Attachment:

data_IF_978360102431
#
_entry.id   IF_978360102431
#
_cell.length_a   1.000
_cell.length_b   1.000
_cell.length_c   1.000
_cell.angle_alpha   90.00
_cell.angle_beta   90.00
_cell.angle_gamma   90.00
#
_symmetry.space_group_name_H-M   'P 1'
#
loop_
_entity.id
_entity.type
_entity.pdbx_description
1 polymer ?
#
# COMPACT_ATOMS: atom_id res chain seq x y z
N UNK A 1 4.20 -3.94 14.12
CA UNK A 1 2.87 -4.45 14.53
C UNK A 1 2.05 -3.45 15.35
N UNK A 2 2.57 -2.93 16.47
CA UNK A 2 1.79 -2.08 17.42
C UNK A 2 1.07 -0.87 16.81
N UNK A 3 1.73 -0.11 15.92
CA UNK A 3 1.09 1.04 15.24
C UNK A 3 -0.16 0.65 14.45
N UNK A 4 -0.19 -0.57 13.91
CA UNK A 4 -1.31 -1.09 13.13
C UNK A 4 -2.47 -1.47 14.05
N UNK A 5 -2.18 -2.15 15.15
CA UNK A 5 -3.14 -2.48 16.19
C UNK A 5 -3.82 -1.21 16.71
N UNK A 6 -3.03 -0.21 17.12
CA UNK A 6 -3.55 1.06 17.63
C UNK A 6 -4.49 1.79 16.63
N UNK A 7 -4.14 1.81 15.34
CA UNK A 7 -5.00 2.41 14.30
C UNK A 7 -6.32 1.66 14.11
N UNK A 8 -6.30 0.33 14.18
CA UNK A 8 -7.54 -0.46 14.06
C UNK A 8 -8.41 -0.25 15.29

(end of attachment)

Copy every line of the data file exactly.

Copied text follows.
data_IF_978360102431
#
_entry.id   IF_978360102431
#
_cell.length_a   1.000
_cell.length_b   1.000
_cell.length_c   1.000
_cell.angle_alpha   90.00
_cell.angle_beta   90.00
_cell.angle_gamma   90.00
#
_symmetry.space_group_name_H-M   'P 1'
#
loop_
_entity.id
_entity.type
_entity.pdbx_description
1 polymer ?
#
# COMPACT_ATOMS: atom_id res chain seq x y z
N UNK A 1 4.20 -3.94 14.12
CA UNK A 1 2.87 -4.45 14.53
C UNK A 1 2.05 -3.45 15.35
N UNK A 2 2.57 -2.93 16.47
CA UNK A 2 1.79 -2.08 17.42
C UNK A 2 1.07 -0.87 16.81
N UNK A 3 1.73 -0.11 15.92
CA UNK A 3 1.09 1.04 15.24
C UNK A 3 -0.16 0.65 14.45
N UNK A 4 -0.19 -0.57 13.91
CA UNK A 4 -1.31 -1.09 13.13
C UNK A 4 -2.47 -1.47 14.05
N UNK A 5 -2.18 -2.15 15.15
CA UNK A 5 -3.14 -2.48 16.19
C UNK A 5 -3.82 -1.21 16.71
N UNK A 6 -3.03 -0.21 17.12
CA UNK A 6 -3.55 1.06 17.63
C UNK A 6 -4.49 1.79 16.63
N UNK A 7 -4.14 1.81 15.34
CA UNK A 7 -5.00 2.41 14.30
C UNK A 7 -6.32 1.66 14.11
N UNK A 8 -6.30 0.33 14.18
CA UNK A 8 -7.54 -0.46 14.06
C UNK A 8 -8.41 -0.25 15.29